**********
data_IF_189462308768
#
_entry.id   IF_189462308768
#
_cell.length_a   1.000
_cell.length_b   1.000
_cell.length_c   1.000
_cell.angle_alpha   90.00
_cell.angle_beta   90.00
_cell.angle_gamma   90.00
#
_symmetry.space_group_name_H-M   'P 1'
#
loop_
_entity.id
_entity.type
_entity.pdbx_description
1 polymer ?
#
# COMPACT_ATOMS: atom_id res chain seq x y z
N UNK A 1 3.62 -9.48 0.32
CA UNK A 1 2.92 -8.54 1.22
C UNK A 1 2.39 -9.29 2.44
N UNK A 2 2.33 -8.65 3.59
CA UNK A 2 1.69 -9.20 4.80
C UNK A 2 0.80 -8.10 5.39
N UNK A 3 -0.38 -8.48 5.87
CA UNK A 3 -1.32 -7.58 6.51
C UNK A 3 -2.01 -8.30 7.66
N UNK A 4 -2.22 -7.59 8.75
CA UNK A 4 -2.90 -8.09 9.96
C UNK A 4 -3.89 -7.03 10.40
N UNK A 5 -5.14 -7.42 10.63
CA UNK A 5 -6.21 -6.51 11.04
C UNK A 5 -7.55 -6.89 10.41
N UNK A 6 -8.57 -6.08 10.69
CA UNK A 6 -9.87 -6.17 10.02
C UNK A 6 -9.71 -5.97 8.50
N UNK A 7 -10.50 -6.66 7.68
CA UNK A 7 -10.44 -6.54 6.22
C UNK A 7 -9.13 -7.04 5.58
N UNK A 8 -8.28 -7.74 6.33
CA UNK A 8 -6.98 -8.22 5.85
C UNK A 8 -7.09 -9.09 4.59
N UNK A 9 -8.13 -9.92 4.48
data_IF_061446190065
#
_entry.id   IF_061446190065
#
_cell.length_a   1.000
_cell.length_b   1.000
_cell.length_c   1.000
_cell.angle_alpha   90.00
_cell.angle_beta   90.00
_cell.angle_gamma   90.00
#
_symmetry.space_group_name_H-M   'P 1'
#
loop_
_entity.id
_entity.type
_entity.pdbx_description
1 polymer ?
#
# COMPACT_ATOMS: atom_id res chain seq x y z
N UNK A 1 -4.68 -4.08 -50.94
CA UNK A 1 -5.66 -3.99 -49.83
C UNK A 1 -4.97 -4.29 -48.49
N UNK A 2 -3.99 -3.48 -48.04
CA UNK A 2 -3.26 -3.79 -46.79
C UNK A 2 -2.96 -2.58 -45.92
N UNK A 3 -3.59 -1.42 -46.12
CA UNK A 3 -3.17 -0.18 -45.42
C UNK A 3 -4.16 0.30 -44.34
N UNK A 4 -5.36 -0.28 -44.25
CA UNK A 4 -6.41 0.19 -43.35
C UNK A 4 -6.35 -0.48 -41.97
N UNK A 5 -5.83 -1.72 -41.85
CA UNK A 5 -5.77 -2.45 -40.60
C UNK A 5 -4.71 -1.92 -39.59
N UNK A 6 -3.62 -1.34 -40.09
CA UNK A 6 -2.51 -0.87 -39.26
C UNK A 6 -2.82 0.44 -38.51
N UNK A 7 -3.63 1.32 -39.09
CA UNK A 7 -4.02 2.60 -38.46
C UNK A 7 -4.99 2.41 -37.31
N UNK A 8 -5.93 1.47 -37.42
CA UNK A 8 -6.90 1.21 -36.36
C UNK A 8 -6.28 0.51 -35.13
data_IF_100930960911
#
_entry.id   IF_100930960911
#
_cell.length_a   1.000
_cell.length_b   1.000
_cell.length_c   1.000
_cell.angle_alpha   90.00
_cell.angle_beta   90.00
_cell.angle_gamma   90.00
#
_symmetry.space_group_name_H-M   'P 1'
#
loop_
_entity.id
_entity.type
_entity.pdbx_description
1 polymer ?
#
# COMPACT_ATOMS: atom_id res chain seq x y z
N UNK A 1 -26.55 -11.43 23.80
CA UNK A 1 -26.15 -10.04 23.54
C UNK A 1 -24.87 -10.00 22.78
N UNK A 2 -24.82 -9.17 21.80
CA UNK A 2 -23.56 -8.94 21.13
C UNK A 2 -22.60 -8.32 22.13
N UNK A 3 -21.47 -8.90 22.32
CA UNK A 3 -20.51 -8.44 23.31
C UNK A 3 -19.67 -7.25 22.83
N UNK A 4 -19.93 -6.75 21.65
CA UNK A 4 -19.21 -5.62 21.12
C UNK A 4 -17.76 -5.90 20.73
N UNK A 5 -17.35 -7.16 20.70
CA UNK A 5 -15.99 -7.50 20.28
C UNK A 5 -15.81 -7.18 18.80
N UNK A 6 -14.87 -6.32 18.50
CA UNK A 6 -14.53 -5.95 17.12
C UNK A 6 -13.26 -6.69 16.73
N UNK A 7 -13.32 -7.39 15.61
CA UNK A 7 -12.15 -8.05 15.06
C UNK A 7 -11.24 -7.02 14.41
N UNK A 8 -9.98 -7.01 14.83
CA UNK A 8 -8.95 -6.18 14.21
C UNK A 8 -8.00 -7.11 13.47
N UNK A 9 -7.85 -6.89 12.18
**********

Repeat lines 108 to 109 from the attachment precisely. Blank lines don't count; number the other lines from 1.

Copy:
#
# COMPACT_ATOMS: atom_id res chain seq x y z